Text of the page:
For 90 minutes and seven goals, in the semifinals in Belo Horizonte, God abandoned Brazil. But last Sunday, at Rio de Janeiro’s Maracanã stadium, the Almighty supported the World Cup hosts again. At least, the final result in favour of Germany suggested so. Argentina, Brazil’s archrival, was not spared.
In truth, though, the Germans didn’t need divine intervention in the final against Argentina.
Die Nationalmannschaft were compromised by the late withdrawal of Sami Khedira and the Germans dominated play, although not emphatically. Jérôme Boateng and Bastian Schweinsteiger shone for Germany, but Argentina, sitting deep in a 4-1-4-1 formation, stifled their opponents.
In spite of Germany’s obsessive ball possession, Argentina got the best chances, but Gonzalo Higuaín, incomprehensibly, Lionel Messi, uncharacteristically, and Rodrigo Palacio, desperately, all missed one-on-one situations with goalkeeper Manuel Neuer. Messi vomited during the game, possibly a sign that Alejandro Sabella had coaxed his team to the limit.
His German counterpart, Joachim Löw, had secretly remained confident of his team’s predisposition to win football’s ultimate prize. “Show the world that you are better than Messi,” Löw told Mario Götze when he was about to replace Miroslav Klose at the end of the second half. “You will decide the tournament. You have the quality.”
After 113 minutes, Götze fulfilled Löw’s prophecy. André Schürrle, another substitute, left three players in his trail on the left. He delivered a floating cross that Götze chested down before lashing a first-time volley, with unmatched éclat, past a flapping Sergio Romero. Götze gazed in disbelief and Germany would add a fourth star to their crest.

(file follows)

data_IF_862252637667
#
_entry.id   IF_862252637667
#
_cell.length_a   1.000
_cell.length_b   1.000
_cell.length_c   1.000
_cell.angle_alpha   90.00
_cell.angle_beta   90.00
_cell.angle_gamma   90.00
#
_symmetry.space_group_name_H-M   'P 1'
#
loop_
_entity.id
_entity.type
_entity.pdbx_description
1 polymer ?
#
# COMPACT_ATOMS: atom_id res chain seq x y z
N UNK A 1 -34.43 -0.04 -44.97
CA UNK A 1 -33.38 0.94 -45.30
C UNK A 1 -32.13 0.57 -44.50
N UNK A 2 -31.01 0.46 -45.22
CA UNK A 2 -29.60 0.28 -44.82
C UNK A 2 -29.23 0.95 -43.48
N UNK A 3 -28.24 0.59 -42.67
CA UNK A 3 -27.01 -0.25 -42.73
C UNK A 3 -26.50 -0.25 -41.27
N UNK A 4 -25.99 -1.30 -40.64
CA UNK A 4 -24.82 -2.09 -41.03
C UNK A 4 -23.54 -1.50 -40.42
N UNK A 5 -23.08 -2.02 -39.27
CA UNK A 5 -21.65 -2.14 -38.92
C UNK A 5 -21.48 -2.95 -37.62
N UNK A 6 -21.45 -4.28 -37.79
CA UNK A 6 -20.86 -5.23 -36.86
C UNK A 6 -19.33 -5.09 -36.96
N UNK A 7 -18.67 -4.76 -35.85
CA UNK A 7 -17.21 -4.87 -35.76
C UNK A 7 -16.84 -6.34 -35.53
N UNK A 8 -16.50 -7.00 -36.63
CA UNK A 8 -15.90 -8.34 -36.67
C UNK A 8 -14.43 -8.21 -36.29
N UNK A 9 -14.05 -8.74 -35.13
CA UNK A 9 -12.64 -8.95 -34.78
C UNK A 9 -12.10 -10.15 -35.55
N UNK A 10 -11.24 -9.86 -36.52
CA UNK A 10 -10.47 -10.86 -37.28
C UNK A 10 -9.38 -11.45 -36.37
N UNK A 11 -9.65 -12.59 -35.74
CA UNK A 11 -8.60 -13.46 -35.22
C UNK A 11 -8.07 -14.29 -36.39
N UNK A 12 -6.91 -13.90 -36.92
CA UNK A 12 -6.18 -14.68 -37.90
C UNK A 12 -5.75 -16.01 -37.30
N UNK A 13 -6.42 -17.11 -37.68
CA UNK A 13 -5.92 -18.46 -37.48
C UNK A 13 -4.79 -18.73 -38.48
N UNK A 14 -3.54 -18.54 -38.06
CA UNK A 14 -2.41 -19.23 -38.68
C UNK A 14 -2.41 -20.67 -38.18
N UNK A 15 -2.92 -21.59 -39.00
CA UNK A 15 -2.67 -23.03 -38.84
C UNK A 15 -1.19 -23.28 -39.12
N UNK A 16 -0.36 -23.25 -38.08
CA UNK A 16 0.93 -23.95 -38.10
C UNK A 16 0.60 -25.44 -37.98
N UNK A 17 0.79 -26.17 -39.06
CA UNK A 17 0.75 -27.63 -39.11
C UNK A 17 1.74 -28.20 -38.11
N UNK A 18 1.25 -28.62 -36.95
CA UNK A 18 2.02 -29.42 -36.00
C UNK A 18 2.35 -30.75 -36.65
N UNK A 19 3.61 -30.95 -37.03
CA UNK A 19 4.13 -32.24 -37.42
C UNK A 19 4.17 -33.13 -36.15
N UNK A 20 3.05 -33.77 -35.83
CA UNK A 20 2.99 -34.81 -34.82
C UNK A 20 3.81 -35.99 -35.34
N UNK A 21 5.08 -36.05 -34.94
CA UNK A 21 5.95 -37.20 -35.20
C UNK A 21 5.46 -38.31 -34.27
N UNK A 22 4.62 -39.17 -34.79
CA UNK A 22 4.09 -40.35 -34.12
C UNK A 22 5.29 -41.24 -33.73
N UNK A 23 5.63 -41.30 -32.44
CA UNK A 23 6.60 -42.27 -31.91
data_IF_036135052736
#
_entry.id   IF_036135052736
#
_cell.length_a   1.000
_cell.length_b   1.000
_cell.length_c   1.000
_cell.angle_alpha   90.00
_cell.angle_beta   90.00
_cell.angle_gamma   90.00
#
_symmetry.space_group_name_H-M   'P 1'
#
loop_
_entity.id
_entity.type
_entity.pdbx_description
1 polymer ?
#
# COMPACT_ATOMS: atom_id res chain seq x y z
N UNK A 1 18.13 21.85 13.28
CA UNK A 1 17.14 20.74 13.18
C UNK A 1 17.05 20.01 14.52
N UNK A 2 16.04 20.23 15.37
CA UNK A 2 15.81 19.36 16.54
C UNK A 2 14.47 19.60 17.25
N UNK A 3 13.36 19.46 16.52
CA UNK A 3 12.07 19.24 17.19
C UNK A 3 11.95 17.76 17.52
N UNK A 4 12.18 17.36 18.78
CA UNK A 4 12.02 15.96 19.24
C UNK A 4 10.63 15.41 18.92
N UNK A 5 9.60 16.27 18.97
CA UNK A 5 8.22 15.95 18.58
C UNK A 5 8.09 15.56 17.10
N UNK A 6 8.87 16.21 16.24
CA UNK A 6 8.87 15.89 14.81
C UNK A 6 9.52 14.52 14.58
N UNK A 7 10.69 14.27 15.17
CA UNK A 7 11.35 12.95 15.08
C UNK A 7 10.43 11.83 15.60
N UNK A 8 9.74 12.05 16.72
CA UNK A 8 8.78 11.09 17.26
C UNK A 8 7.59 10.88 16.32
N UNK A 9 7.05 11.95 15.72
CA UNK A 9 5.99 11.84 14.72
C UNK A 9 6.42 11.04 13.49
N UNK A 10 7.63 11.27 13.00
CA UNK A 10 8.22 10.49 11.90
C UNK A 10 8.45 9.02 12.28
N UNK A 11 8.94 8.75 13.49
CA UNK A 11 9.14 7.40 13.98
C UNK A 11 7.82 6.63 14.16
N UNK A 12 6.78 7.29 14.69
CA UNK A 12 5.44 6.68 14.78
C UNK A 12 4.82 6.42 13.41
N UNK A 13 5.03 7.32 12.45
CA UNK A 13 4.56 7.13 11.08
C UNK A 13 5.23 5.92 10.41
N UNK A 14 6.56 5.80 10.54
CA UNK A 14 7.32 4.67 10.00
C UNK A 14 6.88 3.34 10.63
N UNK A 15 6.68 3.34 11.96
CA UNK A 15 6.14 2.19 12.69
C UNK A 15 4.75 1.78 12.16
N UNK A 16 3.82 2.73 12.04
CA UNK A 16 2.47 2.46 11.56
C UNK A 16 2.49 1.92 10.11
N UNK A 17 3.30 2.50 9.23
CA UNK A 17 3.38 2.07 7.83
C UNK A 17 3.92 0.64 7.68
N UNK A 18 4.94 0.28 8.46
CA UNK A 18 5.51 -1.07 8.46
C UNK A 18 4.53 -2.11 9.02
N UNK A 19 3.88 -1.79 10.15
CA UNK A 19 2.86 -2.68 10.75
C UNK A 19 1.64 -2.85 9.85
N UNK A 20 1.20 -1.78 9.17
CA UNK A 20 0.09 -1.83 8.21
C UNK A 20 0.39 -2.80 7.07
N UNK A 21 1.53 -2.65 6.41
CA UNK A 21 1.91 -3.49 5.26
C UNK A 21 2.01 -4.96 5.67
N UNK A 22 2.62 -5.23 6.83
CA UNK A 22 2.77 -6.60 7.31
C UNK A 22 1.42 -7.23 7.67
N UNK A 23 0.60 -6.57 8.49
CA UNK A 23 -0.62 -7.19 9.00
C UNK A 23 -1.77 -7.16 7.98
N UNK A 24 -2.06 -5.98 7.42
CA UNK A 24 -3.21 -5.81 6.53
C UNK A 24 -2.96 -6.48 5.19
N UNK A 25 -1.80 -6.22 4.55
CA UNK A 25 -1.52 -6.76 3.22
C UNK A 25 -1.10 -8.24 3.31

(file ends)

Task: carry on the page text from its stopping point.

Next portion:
Flashes of genius
This game had neither been the cynical and ugly 1990 World Cup apotheoses nor the extremely cautious and tactical final at Johannesburg’s Soccer City stadium four years ago. Both teams – Germany in its 4-3-3 formation – played in their expected pattern. Germany pressed forward and Argentina relied on flashes of genius by Messi. Although tense and relatively captivating, this final, unlike the rest of the 2014 World Cup, did not hold as much drama.
Brazil President Dilma Rousseff and Fifa president Sepp Blatter were booed at the opening game but the media’s repeated prophecies of doom never materialised. Brazil was neither a criminal’s paradise nor a playhouse for violent mass protests, airport chaos and rabid dogs. Marcelo’s own-goal in the 11th minute set in motion a goal-filled roller coaster ride in the group stages, blurred by emotions and high-quality football.
Robin van Persie’s flying header past Iker Casillas was arguably the first round’s moment. The Spanish armada of tiki-taka football crumbled instantly. The reigning world champions went home, as did European powerhouses Italy, England and Portugal. They were not missed.